Martin Braddock didn’t hear the tornado coming, because even that unmistakable freight-train roar is swallowed up in the midst of a hurricane, but he knew what it was the instant the front wall of his ranch-house suddenly lifted apart and began swirling about like so many match sticks tossed into a blender. That was when Martin, who had been standing in the middle of the room, dove under the great oak table.
Instantly, everything went black; the sensation was like a dive down a rabbit hole that seemed to have no bottom and no sides, a plunge that punctured the very fabric of time and space. Martin’s last thought was, “The barn’s not finished….” referring to the new cattle barn.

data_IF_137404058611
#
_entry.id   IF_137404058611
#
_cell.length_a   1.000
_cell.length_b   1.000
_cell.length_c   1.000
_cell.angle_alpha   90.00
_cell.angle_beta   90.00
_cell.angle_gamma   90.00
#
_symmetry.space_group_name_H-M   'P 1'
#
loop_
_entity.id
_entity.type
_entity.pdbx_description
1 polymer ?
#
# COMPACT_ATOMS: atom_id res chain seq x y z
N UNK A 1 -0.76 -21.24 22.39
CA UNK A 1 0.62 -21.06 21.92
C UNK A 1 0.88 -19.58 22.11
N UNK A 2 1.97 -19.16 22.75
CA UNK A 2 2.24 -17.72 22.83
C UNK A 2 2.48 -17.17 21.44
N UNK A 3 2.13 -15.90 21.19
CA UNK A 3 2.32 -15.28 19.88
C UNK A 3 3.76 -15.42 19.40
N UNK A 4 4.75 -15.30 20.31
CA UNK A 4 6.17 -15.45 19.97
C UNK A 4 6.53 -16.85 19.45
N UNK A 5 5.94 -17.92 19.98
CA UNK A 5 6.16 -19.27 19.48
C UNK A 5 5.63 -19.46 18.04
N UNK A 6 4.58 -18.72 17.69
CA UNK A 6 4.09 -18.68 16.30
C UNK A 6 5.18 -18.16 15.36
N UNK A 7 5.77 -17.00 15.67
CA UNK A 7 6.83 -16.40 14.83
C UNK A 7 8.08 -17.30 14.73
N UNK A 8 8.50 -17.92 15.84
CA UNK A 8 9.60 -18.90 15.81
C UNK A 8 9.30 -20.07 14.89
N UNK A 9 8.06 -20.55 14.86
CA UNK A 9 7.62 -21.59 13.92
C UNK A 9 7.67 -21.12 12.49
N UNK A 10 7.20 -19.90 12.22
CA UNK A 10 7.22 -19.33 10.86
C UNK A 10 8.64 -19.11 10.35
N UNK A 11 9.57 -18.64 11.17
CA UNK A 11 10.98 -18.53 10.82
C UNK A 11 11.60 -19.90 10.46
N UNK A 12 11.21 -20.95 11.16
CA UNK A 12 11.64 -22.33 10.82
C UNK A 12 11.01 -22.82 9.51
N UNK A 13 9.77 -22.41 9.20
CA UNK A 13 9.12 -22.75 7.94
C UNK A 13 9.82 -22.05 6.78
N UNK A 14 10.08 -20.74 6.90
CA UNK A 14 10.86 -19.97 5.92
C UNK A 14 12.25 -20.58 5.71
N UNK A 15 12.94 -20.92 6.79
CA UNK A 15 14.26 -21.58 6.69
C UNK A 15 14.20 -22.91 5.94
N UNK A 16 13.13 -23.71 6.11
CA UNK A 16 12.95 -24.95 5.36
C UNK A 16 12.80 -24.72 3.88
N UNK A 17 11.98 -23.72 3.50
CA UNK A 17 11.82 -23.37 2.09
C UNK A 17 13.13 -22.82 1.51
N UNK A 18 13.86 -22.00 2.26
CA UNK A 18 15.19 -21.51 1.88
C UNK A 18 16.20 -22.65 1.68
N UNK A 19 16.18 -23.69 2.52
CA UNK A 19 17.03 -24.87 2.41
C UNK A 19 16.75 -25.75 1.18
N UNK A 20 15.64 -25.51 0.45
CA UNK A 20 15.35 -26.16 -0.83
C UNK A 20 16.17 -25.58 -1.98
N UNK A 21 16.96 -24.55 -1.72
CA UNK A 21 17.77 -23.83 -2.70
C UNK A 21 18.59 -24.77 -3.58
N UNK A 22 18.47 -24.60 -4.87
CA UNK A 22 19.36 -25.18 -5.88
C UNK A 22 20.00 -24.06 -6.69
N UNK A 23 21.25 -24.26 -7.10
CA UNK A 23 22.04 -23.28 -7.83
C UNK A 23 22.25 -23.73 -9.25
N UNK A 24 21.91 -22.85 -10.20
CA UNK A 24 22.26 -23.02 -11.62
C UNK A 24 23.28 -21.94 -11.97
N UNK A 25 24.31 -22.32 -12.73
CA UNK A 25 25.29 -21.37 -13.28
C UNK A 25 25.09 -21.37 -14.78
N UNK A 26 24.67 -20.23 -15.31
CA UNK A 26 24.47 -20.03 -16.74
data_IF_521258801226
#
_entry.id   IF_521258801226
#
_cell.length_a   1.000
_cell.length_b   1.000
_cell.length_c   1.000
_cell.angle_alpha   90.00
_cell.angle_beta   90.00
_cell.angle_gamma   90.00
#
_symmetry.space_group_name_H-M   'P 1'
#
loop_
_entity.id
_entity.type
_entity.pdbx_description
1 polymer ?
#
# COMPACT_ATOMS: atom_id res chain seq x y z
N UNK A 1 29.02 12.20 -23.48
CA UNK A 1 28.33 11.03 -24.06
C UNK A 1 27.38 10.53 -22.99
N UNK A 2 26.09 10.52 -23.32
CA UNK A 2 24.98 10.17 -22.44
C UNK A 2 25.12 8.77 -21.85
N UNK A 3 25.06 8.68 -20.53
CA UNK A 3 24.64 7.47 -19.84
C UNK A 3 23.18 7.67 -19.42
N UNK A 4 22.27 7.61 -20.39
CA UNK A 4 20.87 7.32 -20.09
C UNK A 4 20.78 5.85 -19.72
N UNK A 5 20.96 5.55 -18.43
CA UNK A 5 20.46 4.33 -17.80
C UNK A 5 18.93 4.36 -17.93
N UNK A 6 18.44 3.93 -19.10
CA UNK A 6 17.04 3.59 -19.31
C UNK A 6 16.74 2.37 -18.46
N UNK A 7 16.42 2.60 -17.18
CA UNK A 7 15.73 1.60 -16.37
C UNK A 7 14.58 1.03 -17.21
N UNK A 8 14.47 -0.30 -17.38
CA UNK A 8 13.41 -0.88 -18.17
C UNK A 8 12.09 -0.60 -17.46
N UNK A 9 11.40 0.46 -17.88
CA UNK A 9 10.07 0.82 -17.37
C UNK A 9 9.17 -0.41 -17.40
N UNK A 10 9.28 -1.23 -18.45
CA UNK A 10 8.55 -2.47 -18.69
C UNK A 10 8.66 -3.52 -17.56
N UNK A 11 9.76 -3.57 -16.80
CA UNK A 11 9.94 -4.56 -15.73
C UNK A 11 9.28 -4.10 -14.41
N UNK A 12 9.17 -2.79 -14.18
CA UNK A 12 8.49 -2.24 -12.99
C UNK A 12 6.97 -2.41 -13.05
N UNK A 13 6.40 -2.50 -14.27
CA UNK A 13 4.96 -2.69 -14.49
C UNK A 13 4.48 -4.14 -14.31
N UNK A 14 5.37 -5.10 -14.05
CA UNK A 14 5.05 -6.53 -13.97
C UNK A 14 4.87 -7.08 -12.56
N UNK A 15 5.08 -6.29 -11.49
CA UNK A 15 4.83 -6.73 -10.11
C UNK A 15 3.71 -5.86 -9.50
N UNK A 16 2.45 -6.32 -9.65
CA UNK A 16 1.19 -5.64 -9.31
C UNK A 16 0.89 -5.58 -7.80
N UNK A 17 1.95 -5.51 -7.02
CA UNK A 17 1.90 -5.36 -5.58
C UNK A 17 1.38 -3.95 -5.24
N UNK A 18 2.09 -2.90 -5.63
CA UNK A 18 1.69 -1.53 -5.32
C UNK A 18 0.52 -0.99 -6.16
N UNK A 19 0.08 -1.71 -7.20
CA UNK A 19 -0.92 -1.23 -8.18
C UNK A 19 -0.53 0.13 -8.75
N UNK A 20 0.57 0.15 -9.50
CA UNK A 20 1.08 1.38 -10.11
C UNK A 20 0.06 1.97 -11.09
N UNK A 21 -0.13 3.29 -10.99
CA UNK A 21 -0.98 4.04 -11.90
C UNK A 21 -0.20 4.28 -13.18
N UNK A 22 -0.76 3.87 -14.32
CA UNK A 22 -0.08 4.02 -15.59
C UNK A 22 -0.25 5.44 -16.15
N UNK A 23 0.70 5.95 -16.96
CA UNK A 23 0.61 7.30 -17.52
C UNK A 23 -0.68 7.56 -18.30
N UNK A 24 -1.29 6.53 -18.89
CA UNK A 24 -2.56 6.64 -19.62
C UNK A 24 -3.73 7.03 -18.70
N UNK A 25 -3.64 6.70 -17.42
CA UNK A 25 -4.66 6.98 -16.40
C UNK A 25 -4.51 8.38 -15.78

The day before, his daughter had begged him to evacuate. Martin had stood alone on the gravel drive and watched four-year-old Emmy cry, “Grampa, please come with us!” but Martin knew the storm would take its toll and felt it his duty to stay and be ready to rebuild. So Martin was very surprised when he reached the end of his rabbit hole, and the roar of the storm was replaced by a resounding voice.
“Martin,” said the voice, “How much time did you spend with Emmy?”
Martin said, “I built two new barns last year, bailed 150 acres of hay….”
But the voice cut him off.
“How many times did you say, ‘Later, Emmy, Grampa’s busy,’?”
Martin was startled by this inquiry – not the questions he was expecting.
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